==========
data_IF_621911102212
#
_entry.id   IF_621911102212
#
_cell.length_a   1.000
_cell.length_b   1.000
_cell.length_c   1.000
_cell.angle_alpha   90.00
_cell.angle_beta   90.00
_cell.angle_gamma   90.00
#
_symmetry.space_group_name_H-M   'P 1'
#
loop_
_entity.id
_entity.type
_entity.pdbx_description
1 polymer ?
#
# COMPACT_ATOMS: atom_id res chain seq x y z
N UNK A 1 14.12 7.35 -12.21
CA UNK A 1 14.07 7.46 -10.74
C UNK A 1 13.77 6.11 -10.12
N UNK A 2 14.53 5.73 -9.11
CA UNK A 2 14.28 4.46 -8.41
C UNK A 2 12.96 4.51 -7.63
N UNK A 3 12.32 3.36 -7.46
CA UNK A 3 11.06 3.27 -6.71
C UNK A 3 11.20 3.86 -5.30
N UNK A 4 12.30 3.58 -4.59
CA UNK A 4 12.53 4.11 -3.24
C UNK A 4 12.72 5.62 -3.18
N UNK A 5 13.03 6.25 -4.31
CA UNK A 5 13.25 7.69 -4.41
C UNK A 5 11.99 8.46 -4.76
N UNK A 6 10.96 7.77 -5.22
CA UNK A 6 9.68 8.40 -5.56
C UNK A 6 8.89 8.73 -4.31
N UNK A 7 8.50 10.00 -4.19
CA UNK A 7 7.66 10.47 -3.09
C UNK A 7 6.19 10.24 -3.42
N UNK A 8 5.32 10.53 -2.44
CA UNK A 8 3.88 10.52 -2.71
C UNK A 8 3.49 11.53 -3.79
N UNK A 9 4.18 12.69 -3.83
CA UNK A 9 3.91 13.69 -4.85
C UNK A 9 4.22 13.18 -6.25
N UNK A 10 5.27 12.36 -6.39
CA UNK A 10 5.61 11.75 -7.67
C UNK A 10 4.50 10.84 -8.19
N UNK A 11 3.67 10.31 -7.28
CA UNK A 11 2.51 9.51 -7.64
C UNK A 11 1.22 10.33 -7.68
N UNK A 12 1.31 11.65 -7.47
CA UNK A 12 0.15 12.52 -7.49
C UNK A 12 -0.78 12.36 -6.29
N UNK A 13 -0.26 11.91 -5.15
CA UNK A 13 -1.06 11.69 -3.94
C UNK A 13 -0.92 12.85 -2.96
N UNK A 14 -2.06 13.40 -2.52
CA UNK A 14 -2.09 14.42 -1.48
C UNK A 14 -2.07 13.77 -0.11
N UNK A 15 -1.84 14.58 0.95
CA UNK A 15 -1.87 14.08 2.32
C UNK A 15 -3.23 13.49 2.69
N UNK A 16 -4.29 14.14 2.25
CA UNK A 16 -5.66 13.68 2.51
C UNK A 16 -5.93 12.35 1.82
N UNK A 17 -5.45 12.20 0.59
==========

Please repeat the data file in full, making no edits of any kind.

data_IF_621911102212
#
_entry.id   IF_621911102212
#
_cell.length_a   1.000
_cell.length_b   1.000
_cell.length_c   1.000
_cell.angle_alpha   90.00
_cell.angle_beta   90.00
_cell.angle_gamma   90.00
#
_symmetry.space_group_name_H-M   'P 1'
#
loop_
_entity.id
_entity.type
_entity.pdbx_description
1 polymer ?
#
# COMPACT_ATOMS: atom_id res chain seq x y z
N UNK A 1 14.12 7.35 -12.21
CA UNK A 1 14.07 7.46 -10.74
C UNK A 1 13.77 6.11 -10.12
N UNK A 2 14.53 5.73 -9.11
CA UNK A 2 14.28 4.46 -8.41
C UNK A 2 12.96 4.51 -7.63
N UNK A 3 12.32 3.36 -7.46
CA UNK A 3 11.06 3.27 -6.71
C UNK A 3 11.20 3.86 -5.30
N UNK A 4 12.30 3.58 -4.59
CA UNK A 4 12.53 4.11 -3.24
C UNK A 4 12.72 5.62 -3.18
N UNK A 5 13.03 6.25 -4.31
CA UNK A 5 13.25 7.69 -4.41
C UNK A 5 11.99 8.46 -4.76
N UNK A 6 10.96 7.77 -5.22
CA UNK A 6 9.68 8.40 -5.56
C UNK A 6 8.89 8.73 -4.31
N UNK A 7 8.50 10.00 -4.19
CA UNK A 7 7.66 10.47 -3.09
C UNK A 7 6.19 10.24 -3.42
N UNK A 8 5.32 10.53 -2.44
CA UNK A 8 3.88 10.52 -2.71
C UNK A 8 3.49 11.53 -3.79
N UNK A 9 4.18 12.69 -3.83
CA UNK A 9 3.91 13.69 -4.85
C UNK A 9 4.22 13.18 -6.25
N UNK A 10 5.27 12.36 -6.39
CA UNK A 10 5.61 11.75 -7.67
C UNK A 10 4.50 10.84 -8.19
N UNK A 11 3.67 10.31 -7.28
CA UNK A 11 2.51 9.51 -7.64
C UNK A 11 1.22 10.33 -7.68
N UNK A 12 1.31 11.65 -7.47
CA UNK A 12 0.15 12.52 -7.49
C UNK A 12 -0.78 12.36 -6.29
N UNK A 13 -0.26 11.91 -5.15
CA UNK A 13 -1.06 11.69 -3.94
C UNK A 13 -0.92 12.85 -2.96
N UNK A 14 -2.06 13.40 -2.52
CA UNK A 14 -2.09 14.42 -1.48
C UNK A 14 -2.07 13.77 -0.11
N UNK A 15 -1.84 14.58 0.95
CA UNK A 15 -1.87 14.08 2.32
C UNK A 15 -3.23 13.49 2.69
N UNK A 16 -4.29 14.14 2.25
CA UNK A 16 -5.66 13.68 2.51
C UNK A 16 -5.93 12.35 1.82
N UNK A 17 -5.45 12.20 0.59